But in the case before us, there were special verdicts and that makes all the difference. (All-West Design, Inc. v. Boozer (1986) 183 Cal.App.3d 1212, 1223 [where a “special verdict form made the jurors' intent clear,” the verdict should be interpreted so as to uphold it and to give it the effect intended by the jury]; McCloud v. Roy Riegels Chemicals (1971) 20 Cal.App.3d 928, 935-937.) I have searched in vain for any case in which (1) special verdicts were used, (2) a finding of “no causation” or “no negligence” was rendered, and (3) an error unrelated to either nevertheless resulted in reversal. I am unable (through old-fashioned or computer-assisted research) to find a case that even comes close. To the contrary, I find case after case recommending the use of special verdicts to avoid the result imposed by the majority in this case. (See, e.g., (Li v. Yellow Cab Co. (1975) 13 Cal.3d 804, 824; Murrell v. State of California ex rel. Dept. Pub. Wks. (1975) 47 Cal.App.3d 264, 271; McCloud v. Roy Riegels Chemicals, supra, 20 Cal.App.3d 928, 935-937.)
If it is the majority's intent to announce a new rule-that some kinds of error are fatal notwithstanding the use of special verdicts-they ought to say so and publish their opinion to so inform the trial courts and the bar. Although I would agree with such a rule in the abstract, I do not agree that it could apply in this case because, in my view, there was no error at all.
Second, I would reverse the order granting a partial new trial and reinstate the verdict in favor of defendant. I do not think there was error, let alone prejudicial error.
Decedent was 24 years old at the time of his death. It was undisputed that he had been arrested on numerous occasions, he had either two or three felony convictions, he had been incarcerated several times at County Jail and he was serving a state prison sentence at the time of plaintiff's birth. His trouble with the law started when he was 14 and didn't end until his death. Plaintiff conceded decedent's “significant criminal history” but nevertheless moved in limine to exclude all references to decedent's criminal record. That motion was granted and the trial court instructed defendant's counsel to limit his inquiry to a determination whether the decedent was present with plaintiff for the first few months of the child's life.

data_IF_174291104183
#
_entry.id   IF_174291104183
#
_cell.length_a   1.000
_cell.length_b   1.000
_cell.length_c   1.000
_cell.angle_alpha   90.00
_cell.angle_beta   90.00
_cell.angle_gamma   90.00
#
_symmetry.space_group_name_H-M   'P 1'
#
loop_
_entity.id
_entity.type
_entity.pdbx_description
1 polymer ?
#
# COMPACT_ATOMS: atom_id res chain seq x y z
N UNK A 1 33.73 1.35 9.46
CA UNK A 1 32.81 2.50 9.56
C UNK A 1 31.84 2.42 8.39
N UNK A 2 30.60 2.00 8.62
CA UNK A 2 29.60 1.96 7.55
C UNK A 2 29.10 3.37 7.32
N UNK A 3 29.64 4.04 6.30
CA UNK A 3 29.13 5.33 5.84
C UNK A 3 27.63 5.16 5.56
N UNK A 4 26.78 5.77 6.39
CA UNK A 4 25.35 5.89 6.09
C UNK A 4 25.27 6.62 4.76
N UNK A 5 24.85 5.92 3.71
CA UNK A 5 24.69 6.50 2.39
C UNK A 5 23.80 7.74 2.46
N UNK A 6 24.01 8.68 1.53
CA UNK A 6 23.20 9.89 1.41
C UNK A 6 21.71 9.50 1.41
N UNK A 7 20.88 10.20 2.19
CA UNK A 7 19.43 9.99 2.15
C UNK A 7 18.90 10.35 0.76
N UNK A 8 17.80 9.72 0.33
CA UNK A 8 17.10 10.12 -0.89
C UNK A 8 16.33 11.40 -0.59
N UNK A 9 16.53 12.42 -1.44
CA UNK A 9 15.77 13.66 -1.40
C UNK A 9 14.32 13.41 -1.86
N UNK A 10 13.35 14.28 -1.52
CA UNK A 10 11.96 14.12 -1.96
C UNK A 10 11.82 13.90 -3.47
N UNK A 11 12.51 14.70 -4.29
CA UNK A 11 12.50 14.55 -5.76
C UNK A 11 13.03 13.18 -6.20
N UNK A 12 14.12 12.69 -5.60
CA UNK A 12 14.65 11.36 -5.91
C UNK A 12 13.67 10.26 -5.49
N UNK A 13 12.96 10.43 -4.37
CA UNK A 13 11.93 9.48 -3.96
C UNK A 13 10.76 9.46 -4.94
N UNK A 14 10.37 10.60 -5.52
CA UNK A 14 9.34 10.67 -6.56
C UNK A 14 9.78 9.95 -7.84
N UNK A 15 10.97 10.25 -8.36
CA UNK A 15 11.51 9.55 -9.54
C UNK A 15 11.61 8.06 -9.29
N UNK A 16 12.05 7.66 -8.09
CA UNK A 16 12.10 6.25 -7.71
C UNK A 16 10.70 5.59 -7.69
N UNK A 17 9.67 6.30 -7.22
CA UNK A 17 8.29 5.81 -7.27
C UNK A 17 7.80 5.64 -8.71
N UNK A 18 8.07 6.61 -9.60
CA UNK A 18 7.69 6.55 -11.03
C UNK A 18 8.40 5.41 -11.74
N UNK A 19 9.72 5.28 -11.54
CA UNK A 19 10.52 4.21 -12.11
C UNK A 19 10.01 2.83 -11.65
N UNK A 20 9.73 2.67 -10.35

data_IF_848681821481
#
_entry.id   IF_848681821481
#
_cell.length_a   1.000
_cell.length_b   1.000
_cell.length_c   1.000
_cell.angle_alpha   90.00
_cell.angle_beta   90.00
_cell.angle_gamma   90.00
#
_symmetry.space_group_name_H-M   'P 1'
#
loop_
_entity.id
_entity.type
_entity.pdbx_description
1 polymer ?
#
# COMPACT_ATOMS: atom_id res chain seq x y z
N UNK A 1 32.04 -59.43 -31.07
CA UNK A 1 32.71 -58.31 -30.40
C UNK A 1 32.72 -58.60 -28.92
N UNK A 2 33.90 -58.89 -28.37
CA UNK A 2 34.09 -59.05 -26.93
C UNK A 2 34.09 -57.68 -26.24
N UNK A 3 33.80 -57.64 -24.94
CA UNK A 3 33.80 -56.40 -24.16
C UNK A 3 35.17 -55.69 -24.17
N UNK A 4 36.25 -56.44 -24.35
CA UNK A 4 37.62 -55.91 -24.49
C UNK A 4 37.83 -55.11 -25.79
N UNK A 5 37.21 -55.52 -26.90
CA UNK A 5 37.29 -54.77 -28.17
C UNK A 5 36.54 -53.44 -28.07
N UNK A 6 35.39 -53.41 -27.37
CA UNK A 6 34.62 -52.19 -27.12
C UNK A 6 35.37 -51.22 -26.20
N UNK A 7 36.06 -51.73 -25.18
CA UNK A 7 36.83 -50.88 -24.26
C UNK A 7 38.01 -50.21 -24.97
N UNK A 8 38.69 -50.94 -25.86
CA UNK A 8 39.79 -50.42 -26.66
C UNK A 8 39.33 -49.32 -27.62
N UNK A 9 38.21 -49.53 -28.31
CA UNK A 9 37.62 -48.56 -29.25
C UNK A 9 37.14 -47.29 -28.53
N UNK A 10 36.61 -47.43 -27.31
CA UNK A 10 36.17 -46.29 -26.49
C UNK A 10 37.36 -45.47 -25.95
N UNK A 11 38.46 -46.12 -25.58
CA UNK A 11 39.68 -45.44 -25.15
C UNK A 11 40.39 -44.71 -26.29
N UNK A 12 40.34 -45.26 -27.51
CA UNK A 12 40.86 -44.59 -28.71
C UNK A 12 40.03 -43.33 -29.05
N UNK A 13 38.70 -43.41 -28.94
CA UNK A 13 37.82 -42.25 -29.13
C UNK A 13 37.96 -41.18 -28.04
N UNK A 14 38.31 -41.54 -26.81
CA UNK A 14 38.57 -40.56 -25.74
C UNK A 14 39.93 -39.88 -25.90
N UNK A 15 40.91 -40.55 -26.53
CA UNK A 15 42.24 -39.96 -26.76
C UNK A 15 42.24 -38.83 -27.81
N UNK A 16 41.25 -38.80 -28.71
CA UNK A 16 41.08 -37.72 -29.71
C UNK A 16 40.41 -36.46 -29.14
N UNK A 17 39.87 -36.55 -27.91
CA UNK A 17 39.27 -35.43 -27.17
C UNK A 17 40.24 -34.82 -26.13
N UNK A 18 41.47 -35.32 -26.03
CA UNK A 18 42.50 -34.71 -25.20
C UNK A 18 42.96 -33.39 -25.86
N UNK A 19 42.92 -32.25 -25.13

During trial, plaintiff presented evidence suggesting that decedent was a hard-working, loving and ever-present parent. Decedent's father (plaintiff's grandfather) testified that he saw decedent and plaintiff two to four times a week, that decedent spent time with the child and was very “enthused” about helping with his care, that decedent was a very sensitive father who took his son to church and to visit his grandparents. As decedent's father explained to the jury, “ever since [my son has] been out of school, he has always had some kind of employment. Sometimes he helped me in my towing and auto work. He done something. He was-he had capabilities.”